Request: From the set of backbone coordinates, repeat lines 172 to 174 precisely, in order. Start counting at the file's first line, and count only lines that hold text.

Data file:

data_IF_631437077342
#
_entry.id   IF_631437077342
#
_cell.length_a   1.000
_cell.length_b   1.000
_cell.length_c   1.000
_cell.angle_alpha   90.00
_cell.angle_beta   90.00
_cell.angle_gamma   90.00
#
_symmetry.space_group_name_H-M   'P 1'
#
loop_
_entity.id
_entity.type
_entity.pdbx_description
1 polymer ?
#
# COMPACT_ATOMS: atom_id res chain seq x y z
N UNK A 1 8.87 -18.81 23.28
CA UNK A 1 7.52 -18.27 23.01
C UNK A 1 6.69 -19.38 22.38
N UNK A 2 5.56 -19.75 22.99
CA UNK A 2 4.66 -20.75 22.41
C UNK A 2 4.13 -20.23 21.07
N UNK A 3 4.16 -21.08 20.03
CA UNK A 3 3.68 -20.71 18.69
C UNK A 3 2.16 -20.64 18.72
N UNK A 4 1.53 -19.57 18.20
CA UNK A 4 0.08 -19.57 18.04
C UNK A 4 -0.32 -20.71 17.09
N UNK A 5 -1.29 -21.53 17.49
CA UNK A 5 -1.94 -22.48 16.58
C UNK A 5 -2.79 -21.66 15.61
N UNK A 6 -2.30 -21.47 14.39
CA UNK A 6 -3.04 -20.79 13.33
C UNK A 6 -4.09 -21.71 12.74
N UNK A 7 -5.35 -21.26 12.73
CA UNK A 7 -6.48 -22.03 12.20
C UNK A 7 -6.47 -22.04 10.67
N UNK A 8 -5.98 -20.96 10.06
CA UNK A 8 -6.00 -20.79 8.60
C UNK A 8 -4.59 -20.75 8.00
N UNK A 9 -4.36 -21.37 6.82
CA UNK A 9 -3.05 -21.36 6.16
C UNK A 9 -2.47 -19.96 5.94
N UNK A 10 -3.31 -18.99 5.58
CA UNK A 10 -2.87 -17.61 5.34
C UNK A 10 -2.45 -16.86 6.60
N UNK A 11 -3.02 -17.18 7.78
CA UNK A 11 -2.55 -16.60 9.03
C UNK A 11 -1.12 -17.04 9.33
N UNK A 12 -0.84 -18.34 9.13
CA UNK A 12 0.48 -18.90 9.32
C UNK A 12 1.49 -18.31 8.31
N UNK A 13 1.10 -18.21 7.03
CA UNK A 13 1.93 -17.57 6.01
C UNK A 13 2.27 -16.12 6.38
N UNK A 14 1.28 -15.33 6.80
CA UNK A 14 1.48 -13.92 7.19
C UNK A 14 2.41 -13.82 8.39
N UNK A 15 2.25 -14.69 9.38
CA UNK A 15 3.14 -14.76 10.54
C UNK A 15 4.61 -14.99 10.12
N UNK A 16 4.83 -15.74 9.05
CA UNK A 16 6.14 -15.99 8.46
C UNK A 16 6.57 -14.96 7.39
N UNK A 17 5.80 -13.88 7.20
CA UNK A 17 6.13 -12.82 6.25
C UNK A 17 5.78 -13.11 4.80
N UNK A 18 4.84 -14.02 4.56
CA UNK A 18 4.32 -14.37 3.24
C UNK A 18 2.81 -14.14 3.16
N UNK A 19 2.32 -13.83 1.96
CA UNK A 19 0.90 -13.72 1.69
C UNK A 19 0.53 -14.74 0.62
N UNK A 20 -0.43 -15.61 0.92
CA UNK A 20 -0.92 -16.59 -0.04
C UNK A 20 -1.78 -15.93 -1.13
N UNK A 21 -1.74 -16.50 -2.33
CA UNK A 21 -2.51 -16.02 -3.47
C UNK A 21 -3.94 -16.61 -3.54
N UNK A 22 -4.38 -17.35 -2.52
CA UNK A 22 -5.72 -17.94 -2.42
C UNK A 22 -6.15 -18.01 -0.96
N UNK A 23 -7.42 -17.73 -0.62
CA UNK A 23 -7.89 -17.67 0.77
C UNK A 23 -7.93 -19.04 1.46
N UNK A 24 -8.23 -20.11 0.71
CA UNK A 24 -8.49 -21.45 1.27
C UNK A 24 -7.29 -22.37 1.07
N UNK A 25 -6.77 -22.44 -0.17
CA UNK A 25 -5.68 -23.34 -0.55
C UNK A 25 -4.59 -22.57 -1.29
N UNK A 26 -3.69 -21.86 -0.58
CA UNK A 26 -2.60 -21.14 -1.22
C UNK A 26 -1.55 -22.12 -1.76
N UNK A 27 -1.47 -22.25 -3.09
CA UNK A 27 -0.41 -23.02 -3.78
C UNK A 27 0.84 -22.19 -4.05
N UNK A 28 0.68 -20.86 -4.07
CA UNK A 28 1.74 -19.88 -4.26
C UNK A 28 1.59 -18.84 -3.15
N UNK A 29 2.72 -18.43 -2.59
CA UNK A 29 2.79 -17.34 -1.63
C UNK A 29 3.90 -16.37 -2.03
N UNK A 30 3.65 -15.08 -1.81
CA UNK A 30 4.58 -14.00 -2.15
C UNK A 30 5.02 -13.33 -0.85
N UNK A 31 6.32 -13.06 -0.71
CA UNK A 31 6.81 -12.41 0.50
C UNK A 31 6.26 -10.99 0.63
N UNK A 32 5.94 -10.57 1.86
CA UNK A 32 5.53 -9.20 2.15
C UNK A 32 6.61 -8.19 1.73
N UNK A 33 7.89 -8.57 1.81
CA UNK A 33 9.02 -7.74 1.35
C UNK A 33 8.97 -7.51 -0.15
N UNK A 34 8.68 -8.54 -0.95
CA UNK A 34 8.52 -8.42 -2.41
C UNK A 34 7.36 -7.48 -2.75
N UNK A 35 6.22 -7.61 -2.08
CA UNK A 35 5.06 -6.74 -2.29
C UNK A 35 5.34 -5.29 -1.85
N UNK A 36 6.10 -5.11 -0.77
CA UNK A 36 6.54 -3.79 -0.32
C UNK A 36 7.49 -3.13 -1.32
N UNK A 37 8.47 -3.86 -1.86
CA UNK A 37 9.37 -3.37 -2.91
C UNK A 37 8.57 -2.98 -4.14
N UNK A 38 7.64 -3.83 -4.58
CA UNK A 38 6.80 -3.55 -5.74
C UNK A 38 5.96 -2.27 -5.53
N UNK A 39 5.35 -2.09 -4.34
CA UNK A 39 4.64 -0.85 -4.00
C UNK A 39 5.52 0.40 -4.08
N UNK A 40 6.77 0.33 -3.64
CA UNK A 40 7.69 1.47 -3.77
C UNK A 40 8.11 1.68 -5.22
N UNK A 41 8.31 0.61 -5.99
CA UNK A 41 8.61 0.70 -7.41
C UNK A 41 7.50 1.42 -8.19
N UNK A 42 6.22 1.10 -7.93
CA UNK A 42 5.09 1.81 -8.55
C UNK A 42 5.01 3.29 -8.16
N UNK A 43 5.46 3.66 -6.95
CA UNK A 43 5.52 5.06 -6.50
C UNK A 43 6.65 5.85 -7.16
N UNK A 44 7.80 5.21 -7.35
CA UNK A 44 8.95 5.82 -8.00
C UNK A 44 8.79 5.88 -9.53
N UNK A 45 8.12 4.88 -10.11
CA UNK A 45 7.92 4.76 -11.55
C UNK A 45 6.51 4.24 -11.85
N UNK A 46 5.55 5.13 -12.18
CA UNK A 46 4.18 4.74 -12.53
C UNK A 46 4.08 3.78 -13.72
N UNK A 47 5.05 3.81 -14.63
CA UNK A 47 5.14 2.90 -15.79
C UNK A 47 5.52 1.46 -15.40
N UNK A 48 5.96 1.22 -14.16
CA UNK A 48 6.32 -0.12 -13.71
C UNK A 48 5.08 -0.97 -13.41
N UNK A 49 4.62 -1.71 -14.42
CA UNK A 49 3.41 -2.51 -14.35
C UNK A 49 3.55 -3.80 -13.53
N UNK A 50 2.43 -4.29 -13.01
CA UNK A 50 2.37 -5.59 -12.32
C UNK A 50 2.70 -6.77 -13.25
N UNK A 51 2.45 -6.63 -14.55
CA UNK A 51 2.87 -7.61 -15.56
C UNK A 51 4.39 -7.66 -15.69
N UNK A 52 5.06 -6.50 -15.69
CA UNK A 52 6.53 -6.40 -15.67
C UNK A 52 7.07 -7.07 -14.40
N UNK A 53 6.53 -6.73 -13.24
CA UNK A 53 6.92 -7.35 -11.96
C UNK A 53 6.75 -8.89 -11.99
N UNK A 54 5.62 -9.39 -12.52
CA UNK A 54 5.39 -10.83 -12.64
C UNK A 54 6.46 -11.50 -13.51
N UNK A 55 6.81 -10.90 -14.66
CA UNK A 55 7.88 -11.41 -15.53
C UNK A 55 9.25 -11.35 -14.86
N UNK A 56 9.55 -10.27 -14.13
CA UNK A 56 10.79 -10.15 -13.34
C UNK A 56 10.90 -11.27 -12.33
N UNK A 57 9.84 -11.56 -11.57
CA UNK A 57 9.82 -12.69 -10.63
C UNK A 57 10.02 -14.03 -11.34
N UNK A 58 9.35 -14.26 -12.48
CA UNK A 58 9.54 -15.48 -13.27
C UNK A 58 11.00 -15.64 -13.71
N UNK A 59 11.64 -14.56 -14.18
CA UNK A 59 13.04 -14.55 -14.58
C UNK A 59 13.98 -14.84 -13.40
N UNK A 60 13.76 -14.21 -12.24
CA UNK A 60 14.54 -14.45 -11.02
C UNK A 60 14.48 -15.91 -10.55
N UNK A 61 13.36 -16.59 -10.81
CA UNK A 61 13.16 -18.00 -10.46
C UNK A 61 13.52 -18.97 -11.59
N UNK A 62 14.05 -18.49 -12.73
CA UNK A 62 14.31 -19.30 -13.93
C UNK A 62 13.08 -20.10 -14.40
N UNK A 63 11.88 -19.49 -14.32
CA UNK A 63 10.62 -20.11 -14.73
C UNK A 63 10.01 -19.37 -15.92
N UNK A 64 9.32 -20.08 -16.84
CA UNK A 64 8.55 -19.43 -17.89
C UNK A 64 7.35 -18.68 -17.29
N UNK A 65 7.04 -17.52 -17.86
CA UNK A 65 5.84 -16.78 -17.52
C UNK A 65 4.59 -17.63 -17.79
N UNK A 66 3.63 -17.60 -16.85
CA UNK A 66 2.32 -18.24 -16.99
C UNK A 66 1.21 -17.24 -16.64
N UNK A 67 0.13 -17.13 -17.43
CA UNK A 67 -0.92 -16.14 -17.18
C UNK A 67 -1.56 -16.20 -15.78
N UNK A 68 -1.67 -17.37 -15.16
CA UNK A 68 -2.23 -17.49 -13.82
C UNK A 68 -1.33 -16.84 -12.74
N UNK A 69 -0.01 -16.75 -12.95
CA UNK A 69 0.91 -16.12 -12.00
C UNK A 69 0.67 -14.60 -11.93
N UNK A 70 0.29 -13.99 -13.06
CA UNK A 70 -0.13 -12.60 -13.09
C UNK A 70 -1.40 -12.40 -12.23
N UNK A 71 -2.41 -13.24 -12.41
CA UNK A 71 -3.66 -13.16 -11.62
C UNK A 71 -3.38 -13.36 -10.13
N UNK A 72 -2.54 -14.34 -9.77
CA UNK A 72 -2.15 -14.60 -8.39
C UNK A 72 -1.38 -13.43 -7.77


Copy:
CA UNK A 51 2.87 -7.61 -15.56
C UNK A 51 4.39 -7.66 -15.69
N UNK A 52 5.06 -6.50 -15.69